What Is Collateral?

What is Required To For Bail Bonds?

Collateral is something of value such as a car, piece of property or jewelry. When it comes to California bail bonds, collateral is generally in the form of California real property such as a house.

When using a home to secure a bail bond, the bondsman will place a lien on the house. Documents related to the lien and the collateral will be notarized and will include large text document stating that the signer understands that their house is on the line. Bail bond collateral should be carefully considered.

When someone seeks out the assistance of a bail bonds company to help get a friend or family member out of jail, there is a chance the bondsman might request collateral. Ultimately, collateral is requested as an assurance that the defendant will meet the terms and conditions of the bail bond. So long as the requirements outlined in the contract are met, meaning the defendant appears for court as required, the collateral will be returned to the owner when defendant’s case is complete.

On the other hand, should the defendant fail to appear for court proceedings and cannot be located by the bondsman, the collateral will be considered to be forfeited.

No Collateral Bail Bonds

Collateral on bail bonds is generally at the discretion of the bail bondsman. The higher the bail, the more likely collateral will be required. Some bail companies require collateral for all bonds. There are, however, California bondsmen that provide their clients “signature bonds”, in which the person’s signature on the contract is a sufficient enough promise that its terms and conditions will be met.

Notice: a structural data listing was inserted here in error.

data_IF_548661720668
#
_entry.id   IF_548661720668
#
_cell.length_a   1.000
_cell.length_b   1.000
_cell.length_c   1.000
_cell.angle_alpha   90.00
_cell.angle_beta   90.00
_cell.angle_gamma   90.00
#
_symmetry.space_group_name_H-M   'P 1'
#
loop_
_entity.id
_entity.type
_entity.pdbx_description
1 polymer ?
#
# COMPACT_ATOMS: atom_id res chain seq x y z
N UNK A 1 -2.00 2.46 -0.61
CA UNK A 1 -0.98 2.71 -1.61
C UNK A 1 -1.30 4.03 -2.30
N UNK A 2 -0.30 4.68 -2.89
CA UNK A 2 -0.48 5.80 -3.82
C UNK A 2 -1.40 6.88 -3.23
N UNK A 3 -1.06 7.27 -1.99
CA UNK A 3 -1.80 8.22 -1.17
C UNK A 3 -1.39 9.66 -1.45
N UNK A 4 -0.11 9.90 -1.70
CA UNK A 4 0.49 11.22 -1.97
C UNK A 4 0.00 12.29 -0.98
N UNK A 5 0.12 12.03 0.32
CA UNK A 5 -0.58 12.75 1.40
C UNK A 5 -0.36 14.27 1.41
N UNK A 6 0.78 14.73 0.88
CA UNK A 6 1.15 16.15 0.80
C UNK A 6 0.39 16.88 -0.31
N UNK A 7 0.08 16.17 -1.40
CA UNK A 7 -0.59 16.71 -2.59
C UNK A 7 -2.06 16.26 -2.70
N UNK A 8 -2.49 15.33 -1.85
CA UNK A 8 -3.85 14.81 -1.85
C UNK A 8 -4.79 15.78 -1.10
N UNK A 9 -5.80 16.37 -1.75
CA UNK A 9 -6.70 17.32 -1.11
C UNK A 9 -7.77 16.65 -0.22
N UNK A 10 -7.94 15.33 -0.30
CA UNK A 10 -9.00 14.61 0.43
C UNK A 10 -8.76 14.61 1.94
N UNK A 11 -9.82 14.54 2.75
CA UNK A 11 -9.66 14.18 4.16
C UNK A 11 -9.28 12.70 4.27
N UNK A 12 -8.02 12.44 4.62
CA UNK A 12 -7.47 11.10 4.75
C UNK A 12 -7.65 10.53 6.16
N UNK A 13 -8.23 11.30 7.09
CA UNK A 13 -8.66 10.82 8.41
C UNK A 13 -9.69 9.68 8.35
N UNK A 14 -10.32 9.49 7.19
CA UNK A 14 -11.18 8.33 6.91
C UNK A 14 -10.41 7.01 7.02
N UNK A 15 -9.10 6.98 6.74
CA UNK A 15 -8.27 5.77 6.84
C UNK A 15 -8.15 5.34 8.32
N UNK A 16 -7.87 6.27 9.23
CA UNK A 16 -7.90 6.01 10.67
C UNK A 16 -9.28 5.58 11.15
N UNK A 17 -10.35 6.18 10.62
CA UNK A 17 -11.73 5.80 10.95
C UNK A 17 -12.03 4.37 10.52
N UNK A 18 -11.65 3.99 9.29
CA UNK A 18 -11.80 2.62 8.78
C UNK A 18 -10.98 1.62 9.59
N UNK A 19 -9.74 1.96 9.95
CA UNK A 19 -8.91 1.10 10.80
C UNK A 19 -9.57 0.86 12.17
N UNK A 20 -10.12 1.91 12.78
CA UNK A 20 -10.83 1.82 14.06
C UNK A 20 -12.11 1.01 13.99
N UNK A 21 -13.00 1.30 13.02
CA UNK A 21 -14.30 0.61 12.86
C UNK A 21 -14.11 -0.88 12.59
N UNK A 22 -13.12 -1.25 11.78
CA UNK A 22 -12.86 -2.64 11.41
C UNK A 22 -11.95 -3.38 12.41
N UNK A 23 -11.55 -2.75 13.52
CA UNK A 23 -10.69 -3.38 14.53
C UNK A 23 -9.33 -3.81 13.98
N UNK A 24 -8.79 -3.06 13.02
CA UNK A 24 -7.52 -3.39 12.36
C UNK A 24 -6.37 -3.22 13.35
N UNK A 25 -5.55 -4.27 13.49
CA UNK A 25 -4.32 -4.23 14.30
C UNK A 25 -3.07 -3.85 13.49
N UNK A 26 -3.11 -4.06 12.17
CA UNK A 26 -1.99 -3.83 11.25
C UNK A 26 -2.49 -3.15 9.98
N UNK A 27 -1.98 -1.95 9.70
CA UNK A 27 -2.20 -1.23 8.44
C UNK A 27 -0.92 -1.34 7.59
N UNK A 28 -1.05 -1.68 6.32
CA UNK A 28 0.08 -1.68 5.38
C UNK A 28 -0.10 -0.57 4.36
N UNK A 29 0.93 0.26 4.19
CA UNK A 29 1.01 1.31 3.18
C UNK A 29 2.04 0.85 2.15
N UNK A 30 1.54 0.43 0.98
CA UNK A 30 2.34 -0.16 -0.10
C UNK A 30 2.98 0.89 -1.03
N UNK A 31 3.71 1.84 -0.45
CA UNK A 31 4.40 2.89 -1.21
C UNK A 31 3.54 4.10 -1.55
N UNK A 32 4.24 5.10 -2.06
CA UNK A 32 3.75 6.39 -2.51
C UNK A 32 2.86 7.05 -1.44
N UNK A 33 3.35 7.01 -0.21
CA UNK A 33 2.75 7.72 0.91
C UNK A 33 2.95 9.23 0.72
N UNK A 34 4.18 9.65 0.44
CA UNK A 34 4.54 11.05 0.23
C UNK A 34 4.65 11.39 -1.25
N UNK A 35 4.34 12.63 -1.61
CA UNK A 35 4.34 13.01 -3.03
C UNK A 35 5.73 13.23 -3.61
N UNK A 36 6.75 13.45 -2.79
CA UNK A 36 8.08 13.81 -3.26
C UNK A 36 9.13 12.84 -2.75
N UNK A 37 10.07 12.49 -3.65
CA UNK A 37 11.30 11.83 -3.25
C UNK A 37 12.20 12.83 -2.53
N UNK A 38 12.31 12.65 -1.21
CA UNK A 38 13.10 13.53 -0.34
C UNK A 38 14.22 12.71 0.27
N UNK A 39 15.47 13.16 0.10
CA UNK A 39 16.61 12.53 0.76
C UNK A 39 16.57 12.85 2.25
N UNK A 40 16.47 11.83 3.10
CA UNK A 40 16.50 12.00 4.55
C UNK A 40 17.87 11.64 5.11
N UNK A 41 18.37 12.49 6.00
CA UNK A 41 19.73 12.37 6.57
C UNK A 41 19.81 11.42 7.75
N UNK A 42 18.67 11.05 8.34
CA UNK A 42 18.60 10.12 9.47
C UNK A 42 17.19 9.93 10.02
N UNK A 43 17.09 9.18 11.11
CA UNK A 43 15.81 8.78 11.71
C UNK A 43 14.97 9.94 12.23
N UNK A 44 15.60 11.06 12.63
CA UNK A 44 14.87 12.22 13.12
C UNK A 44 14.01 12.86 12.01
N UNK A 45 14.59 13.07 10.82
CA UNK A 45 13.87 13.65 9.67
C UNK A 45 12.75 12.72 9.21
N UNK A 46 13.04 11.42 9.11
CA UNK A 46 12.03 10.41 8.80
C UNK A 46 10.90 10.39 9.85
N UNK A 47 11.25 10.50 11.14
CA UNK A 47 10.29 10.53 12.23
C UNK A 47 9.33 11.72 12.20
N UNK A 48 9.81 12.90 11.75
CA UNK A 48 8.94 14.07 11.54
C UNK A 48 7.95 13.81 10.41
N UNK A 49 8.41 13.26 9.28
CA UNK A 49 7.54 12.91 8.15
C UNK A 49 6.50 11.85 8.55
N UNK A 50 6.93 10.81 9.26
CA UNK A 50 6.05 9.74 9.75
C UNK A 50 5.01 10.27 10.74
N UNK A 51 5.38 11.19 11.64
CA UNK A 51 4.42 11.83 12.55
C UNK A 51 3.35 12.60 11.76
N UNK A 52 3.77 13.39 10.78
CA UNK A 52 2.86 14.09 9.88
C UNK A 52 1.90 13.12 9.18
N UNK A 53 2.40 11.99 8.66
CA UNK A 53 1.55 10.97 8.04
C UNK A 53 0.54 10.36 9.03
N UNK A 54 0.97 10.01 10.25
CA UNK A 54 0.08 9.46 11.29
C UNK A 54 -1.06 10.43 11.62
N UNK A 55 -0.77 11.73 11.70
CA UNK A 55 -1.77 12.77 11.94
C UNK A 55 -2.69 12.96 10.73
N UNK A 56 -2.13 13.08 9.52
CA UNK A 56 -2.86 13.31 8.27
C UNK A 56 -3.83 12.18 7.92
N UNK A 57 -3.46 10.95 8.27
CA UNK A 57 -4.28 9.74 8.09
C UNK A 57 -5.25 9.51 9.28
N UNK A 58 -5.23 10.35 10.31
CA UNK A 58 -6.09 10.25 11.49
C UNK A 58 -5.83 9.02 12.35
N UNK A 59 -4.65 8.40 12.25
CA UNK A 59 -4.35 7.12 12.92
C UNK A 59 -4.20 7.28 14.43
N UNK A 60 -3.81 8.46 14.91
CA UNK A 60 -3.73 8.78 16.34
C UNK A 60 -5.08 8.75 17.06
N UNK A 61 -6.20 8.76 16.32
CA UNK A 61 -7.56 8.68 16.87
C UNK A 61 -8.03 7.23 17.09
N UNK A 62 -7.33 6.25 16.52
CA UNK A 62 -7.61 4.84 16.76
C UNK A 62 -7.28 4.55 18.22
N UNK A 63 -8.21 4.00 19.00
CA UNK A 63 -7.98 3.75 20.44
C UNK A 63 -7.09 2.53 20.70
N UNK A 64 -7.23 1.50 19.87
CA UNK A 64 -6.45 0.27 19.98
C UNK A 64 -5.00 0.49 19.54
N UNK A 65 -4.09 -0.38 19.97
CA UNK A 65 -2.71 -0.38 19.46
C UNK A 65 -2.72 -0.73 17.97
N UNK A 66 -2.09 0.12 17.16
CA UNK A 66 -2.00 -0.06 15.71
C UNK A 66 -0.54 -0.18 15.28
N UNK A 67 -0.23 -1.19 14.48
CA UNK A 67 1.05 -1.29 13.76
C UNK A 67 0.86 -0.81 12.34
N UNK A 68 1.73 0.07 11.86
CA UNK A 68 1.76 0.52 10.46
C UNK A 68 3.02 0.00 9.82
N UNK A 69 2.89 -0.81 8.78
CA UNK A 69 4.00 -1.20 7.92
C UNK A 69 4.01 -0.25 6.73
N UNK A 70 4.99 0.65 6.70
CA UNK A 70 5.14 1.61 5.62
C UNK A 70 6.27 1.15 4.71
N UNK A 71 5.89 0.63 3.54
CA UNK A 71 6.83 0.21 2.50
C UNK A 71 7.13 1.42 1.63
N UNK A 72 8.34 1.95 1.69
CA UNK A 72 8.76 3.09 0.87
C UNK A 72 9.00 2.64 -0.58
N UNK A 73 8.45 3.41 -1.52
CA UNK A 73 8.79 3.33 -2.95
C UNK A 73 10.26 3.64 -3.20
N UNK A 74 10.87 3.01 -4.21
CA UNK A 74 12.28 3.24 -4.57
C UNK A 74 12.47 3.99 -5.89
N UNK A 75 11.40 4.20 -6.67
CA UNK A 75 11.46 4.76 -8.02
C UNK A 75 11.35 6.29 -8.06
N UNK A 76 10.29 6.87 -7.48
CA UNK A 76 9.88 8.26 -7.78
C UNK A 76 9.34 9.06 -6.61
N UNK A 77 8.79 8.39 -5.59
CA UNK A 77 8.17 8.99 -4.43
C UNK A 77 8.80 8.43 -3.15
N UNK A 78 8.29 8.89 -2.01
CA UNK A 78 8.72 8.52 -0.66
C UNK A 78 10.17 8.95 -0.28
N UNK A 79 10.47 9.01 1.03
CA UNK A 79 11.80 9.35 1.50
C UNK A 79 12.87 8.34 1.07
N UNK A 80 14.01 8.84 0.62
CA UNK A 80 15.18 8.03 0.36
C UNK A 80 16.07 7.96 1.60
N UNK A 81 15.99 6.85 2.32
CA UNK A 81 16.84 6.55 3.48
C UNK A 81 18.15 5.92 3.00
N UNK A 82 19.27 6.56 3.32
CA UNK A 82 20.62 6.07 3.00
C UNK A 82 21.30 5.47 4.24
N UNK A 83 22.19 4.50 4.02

If you find yourself needing the help of a California bondsman, be sure to ask them any questions you may have before you sign any paperwork. Ask if they require collateral and if so, what types of collateral you’ll need to post in order to secure the bond. If you don’t want to put your house on the line as collateral, look for a bondsman that offers no collateral bail bonds.

At the end of the day keep in mind that the bail bondsman you choose to work with should be someone who understands your situation. You should get the sense they will be able to assist you in navigating the bail bonds process, can help have your friend or family member get out of jail quickly, and will do so with compassion. If you don’t feel the person you’re speaking with is best suited to help, try calling someone else.


If you have questions about no collateral bail options in California, call Tonya Page Bail Bonds now: 1-877-861-3761.


Updated:  12/05/2011